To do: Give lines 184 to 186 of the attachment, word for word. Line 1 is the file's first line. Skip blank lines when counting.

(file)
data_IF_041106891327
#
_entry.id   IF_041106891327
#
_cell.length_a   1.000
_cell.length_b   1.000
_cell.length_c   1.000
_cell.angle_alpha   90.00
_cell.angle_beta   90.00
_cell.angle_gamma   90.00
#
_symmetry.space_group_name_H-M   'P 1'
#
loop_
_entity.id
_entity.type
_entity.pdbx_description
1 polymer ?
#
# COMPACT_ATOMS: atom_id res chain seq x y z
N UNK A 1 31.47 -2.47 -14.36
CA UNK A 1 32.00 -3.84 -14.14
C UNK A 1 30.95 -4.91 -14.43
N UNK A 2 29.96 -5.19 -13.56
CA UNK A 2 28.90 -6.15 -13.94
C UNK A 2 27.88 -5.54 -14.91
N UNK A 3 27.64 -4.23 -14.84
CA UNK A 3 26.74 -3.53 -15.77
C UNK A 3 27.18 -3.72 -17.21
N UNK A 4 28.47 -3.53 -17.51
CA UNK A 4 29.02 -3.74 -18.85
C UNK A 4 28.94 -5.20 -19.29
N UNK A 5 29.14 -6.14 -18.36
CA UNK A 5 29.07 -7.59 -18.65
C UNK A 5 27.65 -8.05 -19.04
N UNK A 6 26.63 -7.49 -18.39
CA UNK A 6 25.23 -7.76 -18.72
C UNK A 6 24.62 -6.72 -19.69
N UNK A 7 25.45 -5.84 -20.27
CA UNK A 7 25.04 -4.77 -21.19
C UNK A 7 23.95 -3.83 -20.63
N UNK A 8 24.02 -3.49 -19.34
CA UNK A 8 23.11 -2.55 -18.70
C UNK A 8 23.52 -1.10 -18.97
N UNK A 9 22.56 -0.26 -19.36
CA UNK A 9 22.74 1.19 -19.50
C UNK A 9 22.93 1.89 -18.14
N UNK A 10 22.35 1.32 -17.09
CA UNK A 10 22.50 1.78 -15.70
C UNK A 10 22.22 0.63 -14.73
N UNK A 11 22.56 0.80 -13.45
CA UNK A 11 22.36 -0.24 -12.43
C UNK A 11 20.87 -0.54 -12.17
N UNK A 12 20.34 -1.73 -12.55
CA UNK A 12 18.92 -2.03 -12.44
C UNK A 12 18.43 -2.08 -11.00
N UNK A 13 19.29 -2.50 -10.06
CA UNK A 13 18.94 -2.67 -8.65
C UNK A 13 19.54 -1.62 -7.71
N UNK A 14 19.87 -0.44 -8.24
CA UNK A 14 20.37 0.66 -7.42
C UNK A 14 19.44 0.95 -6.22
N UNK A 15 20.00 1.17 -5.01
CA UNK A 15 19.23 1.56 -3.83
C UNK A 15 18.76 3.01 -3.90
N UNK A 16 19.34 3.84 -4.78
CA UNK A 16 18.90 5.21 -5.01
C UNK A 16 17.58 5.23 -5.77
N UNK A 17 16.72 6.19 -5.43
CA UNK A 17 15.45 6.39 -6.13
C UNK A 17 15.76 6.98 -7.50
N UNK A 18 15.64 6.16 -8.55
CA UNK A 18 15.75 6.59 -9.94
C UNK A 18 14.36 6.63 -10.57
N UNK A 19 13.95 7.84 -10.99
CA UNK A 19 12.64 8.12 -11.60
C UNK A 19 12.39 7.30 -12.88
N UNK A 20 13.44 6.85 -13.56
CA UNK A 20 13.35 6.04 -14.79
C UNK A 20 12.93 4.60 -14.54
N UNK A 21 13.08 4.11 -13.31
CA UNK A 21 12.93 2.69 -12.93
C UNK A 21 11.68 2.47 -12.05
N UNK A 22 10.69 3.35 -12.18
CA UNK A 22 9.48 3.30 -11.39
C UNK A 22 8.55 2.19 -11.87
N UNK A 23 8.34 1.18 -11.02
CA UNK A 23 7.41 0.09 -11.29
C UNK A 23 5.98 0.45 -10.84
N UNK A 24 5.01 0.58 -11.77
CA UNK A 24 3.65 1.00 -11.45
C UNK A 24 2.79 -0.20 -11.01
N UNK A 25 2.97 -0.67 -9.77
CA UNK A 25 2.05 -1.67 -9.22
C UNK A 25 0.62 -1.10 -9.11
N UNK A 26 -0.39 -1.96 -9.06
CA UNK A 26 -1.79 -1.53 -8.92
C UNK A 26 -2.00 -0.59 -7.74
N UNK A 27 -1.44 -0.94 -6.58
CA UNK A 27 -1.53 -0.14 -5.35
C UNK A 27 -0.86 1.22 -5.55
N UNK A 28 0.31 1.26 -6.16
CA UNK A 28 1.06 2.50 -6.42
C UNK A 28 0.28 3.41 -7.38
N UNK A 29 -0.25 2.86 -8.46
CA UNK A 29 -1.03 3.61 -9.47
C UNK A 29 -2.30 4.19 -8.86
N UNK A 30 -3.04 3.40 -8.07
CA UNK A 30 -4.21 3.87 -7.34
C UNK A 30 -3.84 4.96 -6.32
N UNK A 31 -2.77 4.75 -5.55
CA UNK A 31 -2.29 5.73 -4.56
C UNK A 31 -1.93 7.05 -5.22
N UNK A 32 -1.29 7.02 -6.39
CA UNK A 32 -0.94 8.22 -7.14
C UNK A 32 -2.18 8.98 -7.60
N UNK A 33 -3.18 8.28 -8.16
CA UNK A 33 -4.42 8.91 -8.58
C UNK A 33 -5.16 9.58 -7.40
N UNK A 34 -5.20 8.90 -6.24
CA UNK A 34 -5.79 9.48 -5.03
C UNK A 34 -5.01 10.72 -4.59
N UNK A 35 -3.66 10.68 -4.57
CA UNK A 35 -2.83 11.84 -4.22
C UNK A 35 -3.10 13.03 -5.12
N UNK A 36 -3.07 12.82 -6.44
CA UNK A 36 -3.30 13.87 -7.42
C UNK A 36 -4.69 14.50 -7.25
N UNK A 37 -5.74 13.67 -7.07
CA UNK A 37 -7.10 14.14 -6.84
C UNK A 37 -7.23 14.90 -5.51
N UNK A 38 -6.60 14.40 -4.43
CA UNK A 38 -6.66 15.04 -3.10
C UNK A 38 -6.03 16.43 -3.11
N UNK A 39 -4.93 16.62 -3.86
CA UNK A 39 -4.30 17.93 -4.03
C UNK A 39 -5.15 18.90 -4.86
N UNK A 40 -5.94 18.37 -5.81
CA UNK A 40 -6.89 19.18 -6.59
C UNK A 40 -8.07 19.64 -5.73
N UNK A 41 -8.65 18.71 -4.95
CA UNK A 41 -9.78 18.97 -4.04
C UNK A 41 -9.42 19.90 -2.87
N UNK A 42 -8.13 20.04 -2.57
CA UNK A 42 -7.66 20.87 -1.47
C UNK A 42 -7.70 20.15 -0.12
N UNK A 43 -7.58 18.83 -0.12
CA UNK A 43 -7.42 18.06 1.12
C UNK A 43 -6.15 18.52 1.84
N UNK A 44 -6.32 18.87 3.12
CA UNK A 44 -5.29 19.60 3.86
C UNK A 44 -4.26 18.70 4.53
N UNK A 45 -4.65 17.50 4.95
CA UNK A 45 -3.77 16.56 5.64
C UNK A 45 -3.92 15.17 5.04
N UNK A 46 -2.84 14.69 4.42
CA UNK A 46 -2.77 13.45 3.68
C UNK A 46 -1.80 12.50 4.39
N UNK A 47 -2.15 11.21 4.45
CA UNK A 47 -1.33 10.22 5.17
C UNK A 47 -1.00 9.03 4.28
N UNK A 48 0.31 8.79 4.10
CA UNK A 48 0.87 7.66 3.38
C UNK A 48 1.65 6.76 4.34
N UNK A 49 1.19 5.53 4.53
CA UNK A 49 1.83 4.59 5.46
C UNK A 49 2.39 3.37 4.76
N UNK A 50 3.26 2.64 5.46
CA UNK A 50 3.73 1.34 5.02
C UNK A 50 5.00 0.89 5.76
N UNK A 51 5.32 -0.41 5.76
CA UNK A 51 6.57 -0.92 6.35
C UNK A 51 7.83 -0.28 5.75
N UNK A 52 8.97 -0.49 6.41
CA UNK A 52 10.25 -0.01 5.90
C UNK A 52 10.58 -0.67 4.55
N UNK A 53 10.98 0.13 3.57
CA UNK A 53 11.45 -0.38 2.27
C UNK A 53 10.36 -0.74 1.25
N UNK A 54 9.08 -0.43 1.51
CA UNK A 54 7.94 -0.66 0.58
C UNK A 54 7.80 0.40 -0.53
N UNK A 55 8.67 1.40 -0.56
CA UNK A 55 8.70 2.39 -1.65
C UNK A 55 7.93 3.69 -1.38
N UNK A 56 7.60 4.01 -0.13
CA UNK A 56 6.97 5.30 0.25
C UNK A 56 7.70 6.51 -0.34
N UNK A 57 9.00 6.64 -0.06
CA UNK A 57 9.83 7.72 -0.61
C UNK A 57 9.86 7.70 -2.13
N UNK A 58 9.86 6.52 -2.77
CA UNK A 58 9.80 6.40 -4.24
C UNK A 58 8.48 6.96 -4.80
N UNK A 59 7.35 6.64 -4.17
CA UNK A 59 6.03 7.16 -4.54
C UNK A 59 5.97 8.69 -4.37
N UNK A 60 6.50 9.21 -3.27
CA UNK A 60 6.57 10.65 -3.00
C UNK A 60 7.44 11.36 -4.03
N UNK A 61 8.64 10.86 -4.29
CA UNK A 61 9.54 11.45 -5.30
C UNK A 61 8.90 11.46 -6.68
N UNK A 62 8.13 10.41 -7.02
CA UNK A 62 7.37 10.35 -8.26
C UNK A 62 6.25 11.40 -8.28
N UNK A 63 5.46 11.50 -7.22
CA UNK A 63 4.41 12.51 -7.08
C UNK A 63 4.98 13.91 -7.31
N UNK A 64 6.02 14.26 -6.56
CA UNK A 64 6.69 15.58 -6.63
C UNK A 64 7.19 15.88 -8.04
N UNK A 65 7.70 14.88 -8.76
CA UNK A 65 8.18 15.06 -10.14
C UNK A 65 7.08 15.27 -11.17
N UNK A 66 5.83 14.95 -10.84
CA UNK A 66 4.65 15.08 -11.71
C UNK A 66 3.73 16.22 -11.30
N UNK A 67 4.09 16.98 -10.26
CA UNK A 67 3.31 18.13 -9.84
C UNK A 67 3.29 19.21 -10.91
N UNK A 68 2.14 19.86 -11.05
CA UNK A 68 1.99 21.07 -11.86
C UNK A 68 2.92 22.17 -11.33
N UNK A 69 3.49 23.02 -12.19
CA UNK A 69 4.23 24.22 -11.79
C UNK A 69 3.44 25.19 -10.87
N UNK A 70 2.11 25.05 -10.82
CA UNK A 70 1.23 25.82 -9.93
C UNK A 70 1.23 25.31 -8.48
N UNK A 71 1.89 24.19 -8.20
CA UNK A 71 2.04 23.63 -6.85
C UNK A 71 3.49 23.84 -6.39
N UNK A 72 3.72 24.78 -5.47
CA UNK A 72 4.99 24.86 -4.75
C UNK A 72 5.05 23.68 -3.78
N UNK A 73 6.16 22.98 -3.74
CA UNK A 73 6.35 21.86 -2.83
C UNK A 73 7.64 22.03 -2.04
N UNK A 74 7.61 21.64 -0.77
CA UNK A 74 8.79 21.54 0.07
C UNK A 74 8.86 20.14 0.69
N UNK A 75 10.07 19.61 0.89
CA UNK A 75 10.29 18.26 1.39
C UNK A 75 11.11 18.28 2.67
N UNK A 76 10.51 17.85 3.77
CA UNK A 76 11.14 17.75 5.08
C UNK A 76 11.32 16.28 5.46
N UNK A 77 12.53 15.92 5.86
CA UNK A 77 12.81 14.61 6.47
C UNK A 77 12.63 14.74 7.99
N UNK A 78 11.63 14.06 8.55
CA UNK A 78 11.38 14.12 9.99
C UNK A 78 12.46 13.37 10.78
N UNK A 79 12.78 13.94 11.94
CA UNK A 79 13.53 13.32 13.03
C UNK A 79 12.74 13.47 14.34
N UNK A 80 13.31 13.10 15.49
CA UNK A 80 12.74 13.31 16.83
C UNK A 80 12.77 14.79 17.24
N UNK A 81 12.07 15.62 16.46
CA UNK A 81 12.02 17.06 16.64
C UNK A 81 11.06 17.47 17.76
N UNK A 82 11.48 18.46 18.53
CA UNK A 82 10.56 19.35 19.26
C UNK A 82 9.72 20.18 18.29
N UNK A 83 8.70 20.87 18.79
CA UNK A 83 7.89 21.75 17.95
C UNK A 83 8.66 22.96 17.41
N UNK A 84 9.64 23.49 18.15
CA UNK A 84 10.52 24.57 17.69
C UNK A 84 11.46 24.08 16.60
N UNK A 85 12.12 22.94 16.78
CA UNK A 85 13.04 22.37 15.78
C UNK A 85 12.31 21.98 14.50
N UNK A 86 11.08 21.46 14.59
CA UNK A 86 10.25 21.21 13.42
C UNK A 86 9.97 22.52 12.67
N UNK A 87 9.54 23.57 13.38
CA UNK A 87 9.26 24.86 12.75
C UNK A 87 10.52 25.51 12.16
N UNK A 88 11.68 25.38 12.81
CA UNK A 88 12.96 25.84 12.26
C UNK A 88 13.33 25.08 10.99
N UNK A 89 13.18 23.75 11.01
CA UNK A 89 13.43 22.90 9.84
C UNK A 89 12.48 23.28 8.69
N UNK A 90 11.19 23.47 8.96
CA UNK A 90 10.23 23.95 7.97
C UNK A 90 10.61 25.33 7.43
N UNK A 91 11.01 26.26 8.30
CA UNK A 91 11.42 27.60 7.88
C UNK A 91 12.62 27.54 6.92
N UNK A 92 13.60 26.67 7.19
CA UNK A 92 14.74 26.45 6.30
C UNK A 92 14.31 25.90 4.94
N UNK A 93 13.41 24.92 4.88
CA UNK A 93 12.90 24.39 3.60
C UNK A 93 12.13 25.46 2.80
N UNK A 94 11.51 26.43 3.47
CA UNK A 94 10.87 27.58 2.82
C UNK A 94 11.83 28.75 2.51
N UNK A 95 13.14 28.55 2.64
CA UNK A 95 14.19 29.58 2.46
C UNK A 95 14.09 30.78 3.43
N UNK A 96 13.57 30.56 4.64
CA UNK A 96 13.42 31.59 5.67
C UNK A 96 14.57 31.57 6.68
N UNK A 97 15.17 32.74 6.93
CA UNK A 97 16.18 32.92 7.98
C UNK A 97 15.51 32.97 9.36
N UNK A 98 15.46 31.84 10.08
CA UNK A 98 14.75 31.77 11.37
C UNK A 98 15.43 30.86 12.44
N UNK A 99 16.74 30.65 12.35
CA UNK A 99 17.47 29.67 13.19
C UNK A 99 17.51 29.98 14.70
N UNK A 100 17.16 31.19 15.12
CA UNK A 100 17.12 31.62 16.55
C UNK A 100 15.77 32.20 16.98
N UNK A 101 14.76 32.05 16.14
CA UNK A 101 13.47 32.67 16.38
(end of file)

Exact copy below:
CA UNK A 55 8.70 2.39 -1.65
C UNK A 55 7.93 3.69 -1.38
N UNK A 56 7.60 4.01 -0.13